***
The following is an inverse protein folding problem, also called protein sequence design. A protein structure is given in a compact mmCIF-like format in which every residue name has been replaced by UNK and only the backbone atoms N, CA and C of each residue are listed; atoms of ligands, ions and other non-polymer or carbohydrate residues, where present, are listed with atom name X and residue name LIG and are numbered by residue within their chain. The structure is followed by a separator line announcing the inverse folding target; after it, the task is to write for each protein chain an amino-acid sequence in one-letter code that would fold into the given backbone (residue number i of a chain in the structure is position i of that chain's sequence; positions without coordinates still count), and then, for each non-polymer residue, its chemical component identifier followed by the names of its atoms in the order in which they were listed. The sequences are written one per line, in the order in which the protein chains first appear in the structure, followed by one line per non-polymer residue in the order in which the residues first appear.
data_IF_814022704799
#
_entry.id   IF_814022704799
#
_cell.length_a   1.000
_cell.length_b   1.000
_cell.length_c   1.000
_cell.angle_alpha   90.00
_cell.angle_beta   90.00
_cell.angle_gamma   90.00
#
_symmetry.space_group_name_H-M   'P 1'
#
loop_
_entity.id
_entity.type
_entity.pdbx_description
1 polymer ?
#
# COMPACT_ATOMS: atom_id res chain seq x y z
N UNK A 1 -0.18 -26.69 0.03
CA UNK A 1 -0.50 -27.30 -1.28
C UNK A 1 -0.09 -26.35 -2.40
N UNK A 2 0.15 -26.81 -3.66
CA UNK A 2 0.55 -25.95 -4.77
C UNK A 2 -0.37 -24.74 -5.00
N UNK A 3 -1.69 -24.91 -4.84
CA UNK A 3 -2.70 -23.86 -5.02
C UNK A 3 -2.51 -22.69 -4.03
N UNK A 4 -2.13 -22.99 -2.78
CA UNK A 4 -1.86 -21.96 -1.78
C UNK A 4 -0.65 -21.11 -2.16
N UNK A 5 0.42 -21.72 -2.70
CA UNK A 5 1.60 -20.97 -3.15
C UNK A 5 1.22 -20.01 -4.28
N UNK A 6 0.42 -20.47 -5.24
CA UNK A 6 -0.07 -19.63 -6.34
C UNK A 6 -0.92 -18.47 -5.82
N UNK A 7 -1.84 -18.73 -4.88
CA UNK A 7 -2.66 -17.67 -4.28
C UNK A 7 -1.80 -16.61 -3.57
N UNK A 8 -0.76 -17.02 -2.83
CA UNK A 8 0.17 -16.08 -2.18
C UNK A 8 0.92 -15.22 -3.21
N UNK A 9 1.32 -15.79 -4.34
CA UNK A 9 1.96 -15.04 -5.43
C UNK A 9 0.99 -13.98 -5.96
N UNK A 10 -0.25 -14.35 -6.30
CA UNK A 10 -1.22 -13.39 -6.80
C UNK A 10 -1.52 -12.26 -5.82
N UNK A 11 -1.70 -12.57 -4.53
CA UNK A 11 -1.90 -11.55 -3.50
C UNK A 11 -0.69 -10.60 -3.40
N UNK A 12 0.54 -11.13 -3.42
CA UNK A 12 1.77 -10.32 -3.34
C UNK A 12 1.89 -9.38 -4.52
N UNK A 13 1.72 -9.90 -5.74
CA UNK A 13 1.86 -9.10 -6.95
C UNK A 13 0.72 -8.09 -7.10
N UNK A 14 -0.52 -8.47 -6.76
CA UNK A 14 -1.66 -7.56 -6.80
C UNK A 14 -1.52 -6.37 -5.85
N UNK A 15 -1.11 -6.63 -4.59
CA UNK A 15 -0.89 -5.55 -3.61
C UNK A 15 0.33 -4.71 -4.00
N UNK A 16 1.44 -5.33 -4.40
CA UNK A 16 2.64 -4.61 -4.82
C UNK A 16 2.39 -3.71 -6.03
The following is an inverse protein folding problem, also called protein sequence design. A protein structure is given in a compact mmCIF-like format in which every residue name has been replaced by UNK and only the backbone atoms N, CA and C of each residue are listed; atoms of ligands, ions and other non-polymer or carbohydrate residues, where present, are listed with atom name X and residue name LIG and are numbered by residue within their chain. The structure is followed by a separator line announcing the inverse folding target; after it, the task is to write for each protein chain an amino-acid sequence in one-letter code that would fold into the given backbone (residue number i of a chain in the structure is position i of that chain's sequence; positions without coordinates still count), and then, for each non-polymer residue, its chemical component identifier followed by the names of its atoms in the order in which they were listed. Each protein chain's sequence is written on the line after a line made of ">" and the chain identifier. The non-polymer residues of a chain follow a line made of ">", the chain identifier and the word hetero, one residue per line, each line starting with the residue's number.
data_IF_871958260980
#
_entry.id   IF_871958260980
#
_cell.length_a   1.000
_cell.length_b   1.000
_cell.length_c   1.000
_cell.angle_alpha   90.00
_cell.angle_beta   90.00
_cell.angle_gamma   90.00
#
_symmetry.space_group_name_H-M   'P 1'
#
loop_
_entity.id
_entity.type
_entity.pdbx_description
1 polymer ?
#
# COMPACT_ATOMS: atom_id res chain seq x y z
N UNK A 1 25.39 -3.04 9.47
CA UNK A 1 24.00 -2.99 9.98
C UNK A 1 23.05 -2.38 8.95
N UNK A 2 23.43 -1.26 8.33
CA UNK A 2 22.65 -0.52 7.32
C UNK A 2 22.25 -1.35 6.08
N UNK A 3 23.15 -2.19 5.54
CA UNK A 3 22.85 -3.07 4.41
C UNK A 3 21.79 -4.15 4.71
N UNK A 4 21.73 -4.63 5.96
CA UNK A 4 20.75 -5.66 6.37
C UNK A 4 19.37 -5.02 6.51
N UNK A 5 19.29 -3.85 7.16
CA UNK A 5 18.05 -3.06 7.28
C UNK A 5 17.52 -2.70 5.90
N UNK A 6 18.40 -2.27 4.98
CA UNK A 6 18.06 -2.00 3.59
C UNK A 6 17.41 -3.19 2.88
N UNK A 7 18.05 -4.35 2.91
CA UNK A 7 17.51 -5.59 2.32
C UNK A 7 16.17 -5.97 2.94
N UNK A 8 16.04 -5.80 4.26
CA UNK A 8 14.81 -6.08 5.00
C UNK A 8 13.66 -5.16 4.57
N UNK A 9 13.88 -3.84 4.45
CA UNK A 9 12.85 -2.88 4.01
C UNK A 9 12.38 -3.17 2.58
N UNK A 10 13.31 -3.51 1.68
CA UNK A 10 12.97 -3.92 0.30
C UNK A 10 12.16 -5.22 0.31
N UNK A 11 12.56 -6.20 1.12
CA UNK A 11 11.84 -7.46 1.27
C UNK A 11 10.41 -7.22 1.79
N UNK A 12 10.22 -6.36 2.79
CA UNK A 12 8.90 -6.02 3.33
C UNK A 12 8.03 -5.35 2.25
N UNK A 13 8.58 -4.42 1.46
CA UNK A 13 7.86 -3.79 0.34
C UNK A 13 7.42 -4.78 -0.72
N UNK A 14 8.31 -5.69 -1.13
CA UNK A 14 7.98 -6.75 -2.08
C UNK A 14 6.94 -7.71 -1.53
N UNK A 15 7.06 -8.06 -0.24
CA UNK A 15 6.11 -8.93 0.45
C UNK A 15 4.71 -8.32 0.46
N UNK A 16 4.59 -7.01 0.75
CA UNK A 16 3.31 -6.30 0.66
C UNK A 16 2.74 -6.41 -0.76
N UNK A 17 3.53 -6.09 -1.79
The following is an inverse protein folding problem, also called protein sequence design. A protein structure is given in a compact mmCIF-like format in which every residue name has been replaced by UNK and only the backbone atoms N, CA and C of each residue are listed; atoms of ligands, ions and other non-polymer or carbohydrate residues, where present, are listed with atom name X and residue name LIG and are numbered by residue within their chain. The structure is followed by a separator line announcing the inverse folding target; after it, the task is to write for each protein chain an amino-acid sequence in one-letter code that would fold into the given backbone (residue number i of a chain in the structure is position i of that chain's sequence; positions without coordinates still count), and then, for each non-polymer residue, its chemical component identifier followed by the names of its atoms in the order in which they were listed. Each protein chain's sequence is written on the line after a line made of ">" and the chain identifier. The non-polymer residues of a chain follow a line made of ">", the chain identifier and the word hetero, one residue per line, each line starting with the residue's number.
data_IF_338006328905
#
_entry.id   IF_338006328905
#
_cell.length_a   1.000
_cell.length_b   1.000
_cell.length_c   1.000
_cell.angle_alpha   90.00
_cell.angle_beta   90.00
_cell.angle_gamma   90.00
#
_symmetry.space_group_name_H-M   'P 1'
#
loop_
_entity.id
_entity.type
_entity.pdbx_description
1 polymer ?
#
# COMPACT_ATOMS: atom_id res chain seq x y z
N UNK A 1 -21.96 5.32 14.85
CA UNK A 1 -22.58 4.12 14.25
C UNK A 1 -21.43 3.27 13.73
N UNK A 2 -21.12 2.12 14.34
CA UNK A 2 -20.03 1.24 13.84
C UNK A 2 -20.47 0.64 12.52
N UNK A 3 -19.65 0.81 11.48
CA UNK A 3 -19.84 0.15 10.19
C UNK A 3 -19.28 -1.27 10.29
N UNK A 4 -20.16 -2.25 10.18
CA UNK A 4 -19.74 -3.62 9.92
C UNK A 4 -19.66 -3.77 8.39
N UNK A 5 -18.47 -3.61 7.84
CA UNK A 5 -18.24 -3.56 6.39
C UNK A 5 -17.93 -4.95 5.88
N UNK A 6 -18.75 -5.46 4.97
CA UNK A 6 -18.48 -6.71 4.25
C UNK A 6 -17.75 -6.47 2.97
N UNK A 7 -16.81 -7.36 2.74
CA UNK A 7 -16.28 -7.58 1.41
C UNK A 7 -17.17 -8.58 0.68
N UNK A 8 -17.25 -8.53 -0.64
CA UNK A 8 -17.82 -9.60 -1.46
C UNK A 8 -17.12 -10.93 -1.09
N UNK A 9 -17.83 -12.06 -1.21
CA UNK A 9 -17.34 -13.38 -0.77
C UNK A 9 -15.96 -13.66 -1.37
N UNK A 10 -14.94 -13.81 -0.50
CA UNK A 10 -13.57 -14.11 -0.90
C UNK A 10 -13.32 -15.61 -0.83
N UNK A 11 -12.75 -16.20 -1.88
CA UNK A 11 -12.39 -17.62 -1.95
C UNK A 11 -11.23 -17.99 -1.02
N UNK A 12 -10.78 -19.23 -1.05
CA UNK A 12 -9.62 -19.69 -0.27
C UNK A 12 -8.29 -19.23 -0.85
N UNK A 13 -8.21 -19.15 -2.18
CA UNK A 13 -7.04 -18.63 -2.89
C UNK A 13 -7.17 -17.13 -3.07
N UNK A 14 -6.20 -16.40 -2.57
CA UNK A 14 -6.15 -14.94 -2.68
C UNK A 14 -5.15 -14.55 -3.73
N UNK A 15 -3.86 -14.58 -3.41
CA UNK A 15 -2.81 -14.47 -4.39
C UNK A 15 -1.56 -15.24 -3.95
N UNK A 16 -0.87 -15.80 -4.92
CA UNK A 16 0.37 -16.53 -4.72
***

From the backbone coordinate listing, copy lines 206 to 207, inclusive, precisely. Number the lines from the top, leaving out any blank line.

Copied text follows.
N UNK A 16 -0.87 -15.80 -4.92
CA UNK A 16 0.37 -16.53 -4.72